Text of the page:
A few weeks ago I bought a Peugeot Ludix Blaster RS12 scooter. It’s really just to get me to work and back. Between parking and petrol, taking my car to work was costing me about £9 a day (£4.50 petrol + £4.50 parking, and that doesn’t account for tyres, petrol, servicing, etc). The scooter isn’t properly run in yet, but already it’s costing me just £1.50 a day in fuel and is free to park at my work. At that rate, it’ll have completely paid for itself in about nine months.
The only thing that annoyed me about the Blaster as standard was its instrument panel. The odometer is in kilometers, there’s no trip counter, the speedometer is pretty inaccurate and it doesn’t have a clock. I decided the best way to solve all those problems at once was to fit a cycle computer.
I settled on the Specialized Speedzone wired cycle computer. It has a fairly heavy duty cable and two well-spaced, hard plastic buttons — perfect for operating with thick motorcycle gloves. It cost me £20 from Dales in Glasgow.
Details of how I fitted it are after the jump…
Step 1: Fitting the handlebar bracket
The Speedzone handlebar bracket curves round approx 1/4 of a standard cycle handlebar. As I wanted to keep the plastic cover and visor on my handlebars, I had to mod the bracket to fit. First I removed the soft rubber underside of the bracket. Using a Dremel, I shaved off the curved plastic parts of the bracket. I then refitted the rubber and drilled a hole through the bracket and rubber. I attached the bracket to the handlebars using a small nut & bolt (see pic).
Step 2: Running the cable
I ran the cable down through the handlebar cover, again using the Dremel to make a small notch for the cable. At first I tried to take the full front fairing off to run the rest of the cable, but I quickly realised that there were a lot more Torx screws involved than I could be bothered with. Instead, I dropped the wheel sensor down through the plastic fairing, trying to follow the path of the front brake hose. After a couple of attempts, the sensor dropped through the bottom of the fairing.
Step 3: Attaching the sensor
At first I considered following the route of the mechanical speedo cable and attaching the wheel sensor to the end of that. However, I was concerned that the cable would move around too much, potentially causing the sensor to move too far away from the magnet. After trying a few different positions I finally settled on the very bottom of the forks, just above the wheel nut. In this position it gives about 3mm clearance between the sensor and the magnet.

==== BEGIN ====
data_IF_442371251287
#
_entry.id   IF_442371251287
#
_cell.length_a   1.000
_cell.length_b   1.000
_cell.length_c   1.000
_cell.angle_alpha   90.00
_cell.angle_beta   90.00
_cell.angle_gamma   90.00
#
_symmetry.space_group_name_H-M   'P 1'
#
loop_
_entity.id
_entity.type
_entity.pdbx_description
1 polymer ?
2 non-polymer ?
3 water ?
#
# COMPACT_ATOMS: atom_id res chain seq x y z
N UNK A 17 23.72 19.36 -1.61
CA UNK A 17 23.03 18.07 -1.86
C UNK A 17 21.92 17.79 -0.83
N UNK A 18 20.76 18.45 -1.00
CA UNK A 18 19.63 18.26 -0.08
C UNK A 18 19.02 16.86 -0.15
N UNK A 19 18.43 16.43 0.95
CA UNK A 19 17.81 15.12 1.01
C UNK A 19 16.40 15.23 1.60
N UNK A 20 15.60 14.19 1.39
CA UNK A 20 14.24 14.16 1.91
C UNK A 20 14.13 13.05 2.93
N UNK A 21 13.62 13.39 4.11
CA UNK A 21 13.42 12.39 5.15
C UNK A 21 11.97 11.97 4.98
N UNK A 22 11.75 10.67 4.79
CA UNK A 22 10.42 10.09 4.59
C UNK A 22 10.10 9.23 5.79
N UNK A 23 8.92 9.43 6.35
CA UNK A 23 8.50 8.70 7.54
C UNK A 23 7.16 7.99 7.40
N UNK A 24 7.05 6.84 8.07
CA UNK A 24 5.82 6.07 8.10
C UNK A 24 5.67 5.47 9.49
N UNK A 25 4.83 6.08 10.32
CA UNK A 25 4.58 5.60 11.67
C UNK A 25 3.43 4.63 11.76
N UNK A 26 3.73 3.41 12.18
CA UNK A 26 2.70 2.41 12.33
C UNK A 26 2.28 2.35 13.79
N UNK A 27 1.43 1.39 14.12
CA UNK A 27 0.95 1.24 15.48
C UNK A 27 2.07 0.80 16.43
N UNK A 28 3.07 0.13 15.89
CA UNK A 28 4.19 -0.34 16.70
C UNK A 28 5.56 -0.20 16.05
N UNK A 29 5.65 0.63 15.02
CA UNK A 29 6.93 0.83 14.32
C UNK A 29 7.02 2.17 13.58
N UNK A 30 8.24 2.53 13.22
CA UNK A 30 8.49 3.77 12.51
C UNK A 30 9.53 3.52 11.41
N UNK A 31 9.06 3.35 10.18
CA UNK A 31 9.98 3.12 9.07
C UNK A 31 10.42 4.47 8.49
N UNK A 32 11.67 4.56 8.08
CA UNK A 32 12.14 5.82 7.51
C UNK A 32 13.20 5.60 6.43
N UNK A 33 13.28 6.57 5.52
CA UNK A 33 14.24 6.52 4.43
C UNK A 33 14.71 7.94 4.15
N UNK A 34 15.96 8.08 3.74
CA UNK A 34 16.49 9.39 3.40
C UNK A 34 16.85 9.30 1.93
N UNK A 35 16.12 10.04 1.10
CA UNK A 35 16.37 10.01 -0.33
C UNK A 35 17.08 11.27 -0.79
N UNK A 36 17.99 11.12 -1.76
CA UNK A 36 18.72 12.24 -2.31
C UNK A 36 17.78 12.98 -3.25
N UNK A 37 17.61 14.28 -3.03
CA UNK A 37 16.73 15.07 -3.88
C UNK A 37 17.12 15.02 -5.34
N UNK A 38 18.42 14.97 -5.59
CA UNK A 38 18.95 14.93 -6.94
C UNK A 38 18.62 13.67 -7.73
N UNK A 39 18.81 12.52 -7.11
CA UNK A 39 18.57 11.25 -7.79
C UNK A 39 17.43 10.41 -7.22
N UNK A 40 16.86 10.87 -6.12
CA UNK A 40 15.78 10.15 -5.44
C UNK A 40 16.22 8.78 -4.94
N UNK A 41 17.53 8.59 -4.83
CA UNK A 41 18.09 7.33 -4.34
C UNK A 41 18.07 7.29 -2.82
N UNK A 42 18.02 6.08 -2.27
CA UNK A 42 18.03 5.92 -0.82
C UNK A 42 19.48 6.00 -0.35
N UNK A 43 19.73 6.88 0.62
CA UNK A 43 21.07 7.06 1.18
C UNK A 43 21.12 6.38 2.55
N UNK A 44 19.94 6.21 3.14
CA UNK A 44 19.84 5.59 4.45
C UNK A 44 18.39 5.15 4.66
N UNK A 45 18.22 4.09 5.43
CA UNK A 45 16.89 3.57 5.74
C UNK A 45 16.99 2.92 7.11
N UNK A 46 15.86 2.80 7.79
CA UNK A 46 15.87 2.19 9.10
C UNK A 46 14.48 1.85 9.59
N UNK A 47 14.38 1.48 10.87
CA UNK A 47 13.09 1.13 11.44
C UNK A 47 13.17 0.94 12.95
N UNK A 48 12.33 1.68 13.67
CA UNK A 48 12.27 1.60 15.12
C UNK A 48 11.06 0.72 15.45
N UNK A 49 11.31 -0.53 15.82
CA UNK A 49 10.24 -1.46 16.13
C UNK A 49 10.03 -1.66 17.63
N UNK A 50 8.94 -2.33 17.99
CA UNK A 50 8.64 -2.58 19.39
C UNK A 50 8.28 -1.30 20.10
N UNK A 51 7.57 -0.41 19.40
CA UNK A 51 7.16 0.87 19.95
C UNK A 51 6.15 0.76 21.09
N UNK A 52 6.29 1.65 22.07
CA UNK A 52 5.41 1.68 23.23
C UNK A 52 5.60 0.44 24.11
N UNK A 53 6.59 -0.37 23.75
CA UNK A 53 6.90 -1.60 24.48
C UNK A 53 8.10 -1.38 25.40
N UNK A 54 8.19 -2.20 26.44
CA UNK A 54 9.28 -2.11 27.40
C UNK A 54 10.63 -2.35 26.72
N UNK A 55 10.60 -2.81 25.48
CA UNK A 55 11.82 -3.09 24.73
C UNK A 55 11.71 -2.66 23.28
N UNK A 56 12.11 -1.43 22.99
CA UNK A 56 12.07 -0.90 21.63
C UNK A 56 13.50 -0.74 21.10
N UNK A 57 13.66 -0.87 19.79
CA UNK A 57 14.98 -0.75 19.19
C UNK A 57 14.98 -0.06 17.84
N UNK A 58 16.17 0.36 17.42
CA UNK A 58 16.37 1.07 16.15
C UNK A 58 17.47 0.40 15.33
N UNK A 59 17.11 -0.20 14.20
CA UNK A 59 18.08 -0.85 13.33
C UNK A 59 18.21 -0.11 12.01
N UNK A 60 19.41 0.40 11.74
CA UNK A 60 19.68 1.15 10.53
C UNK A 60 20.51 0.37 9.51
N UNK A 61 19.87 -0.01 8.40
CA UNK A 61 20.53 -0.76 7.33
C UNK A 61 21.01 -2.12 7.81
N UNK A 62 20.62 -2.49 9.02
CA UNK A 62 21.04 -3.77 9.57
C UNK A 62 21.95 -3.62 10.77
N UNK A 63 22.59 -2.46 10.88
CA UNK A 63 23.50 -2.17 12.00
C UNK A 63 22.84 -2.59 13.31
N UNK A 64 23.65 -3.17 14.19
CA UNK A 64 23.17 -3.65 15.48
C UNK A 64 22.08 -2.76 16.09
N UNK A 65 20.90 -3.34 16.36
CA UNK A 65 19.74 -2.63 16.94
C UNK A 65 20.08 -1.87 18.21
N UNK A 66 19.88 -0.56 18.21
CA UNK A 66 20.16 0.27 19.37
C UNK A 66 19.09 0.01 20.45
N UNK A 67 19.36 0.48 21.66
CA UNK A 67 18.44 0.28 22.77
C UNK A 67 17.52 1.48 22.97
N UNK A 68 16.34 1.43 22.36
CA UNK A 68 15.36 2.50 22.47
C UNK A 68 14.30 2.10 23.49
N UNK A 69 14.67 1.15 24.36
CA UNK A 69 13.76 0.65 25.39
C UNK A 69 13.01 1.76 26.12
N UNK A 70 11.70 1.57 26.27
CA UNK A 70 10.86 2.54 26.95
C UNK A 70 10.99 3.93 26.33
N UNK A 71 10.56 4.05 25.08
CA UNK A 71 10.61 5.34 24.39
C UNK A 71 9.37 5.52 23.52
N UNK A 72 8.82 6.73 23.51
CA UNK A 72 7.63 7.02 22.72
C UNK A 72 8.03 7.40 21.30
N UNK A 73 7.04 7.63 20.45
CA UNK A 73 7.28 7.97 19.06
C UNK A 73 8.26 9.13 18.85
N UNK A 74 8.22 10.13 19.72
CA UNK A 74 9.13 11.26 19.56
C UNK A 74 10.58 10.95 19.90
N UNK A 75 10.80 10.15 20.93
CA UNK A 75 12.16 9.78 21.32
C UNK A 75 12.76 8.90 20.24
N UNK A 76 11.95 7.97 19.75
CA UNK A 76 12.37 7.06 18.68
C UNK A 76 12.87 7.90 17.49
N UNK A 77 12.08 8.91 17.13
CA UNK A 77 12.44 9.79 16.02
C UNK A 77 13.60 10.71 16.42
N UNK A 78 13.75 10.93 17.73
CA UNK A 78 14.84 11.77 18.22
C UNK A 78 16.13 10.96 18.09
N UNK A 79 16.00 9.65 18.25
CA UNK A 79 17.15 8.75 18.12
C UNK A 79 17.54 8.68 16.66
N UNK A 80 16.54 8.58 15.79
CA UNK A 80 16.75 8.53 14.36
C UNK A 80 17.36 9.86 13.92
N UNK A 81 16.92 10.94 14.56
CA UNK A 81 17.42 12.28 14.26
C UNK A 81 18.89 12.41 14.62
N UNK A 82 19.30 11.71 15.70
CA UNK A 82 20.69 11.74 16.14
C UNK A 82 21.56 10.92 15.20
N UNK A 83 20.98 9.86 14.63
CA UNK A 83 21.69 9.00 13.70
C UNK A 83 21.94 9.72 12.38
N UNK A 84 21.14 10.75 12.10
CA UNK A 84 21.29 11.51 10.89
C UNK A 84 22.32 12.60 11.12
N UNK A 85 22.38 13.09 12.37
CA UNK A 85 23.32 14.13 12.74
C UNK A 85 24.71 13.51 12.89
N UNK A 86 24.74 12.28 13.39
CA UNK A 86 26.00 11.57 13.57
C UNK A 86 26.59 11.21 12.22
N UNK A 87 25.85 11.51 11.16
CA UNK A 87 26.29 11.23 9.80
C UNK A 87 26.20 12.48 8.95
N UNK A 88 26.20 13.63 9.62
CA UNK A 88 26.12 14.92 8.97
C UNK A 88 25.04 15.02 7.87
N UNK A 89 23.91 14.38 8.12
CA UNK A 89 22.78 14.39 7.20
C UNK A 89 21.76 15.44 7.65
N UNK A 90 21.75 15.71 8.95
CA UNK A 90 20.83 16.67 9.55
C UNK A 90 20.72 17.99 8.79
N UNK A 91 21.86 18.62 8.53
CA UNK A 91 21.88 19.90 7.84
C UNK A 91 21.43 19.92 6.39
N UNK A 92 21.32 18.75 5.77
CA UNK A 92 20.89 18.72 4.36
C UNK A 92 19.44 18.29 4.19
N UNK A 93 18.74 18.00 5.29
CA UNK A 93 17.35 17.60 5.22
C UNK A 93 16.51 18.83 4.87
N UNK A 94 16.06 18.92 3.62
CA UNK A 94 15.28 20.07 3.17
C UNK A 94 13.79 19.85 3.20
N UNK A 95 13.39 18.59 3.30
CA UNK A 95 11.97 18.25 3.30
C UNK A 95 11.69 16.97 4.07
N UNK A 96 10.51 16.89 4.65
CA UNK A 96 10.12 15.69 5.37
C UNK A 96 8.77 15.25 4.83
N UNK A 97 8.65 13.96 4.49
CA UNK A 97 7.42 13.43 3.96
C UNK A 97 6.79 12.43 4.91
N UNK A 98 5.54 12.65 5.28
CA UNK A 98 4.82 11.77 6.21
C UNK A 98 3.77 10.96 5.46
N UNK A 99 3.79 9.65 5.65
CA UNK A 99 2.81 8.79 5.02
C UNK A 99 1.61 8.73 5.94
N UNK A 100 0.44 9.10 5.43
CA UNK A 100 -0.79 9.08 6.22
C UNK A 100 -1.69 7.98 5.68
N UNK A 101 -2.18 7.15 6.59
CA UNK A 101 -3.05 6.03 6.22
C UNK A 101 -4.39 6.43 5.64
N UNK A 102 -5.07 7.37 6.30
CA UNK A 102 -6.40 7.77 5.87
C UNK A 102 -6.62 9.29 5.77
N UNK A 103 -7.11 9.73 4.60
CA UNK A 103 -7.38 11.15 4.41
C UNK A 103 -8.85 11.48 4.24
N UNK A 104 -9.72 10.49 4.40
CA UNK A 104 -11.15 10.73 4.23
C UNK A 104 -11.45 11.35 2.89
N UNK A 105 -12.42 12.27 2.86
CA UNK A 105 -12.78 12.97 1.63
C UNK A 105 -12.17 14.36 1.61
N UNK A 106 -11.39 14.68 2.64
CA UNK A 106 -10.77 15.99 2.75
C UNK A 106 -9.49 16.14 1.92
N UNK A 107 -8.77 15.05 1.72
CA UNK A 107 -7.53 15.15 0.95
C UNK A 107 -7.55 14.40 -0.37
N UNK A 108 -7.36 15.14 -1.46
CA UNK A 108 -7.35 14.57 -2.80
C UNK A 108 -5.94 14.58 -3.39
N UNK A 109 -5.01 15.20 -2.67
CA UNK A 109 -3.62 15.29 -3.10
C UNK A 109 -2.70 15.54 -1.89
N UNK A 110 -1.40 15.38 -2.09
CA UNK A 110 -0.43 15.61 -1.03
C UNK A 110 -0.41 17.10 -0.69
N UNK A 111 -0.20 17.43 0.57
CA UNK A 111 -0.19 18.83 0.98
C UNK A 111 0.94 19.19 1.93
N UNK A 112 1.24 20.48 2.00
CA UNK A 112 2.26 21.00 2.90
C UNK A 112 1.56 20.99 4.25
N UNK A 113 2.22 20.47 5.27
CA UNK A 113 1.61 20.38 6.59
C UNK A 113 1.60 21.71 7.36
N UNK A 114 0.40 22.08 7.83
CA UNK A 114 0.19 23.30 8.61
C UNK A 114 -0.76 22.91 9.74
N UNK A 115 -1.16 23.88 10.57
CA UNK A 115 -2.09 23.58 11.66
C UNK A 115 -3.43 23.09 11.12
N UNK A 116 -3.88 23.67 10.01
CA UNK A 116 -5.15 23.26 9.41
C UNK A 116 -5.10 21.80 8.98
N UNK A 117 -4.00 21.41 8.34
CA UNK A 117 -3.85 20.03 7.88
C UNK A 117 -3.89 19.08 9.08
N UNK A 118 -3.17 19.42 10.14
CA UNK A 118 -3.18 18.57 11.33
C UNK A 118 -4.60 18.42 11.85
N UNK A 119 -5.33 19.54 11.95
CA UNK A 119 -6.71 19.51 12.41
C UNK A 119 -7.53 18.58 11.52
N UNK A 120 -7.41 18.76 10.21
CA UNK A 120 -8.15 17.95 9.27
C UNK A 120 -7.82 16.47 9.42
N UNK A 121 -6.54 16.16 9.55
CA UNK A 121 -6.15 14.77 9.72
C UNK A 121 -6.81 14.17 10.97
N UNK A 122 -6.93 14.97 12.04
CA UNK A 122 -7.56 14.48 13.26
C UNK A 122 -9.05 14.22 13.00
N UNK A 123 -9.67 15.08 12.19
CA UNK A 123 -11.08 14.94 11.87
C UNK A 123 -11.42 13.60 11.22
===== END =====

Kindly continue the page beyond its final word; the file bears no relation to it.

Step 4: Attaching the magnet
The magnet that comes with the Speedzone is the usual screw-onto-a-spoke type which wasn’t really suitable for the scooter. As the scooter was brand new, I didn’t fancy trying to drill a hole in the alloy wheel to screw the magent on, so I brought out the Dremel again…
Using a cutting disc, I made several cuts into the magent housing, eventually getting it to the point where I could ‘peel away’ the metal housing in sections. What I was left with was the magnet on its own. It was a bit rough around the edges, but still did what magnets do best. What really surprised me was how light the magnet was. In its standard housing the whole thing is quite heavy, but the magent on its own was feather light. I attached it to the wheel using some two-part Superglue. The magnet and sensor are visible in the pic above.
Step 5: Calibrating the computer
Once everything was in place, all that was left to do was calibrate the wheel size on the cycle computer. I measured a full revolution of the front wheel using the standard ‘roll out’ method. I think it came out somewhere around 1460mm. It’s good to get this measurement as accurate as possible, but don’t worry about it too much. Even if you’re 5mm out, that still equates to an error of less than 0.4%. Compare that to the standard speedo which is out by over 15%!
Step 6: Road test
Once the computer was calibrated I took it out for quick run. The results were pretty surprising. When the standard speedo read 30mph my real speed was more like 24mph. In restricted form the scooter’s speedo claimed a max speed of about 36mph which in reality was more like 30.4mph.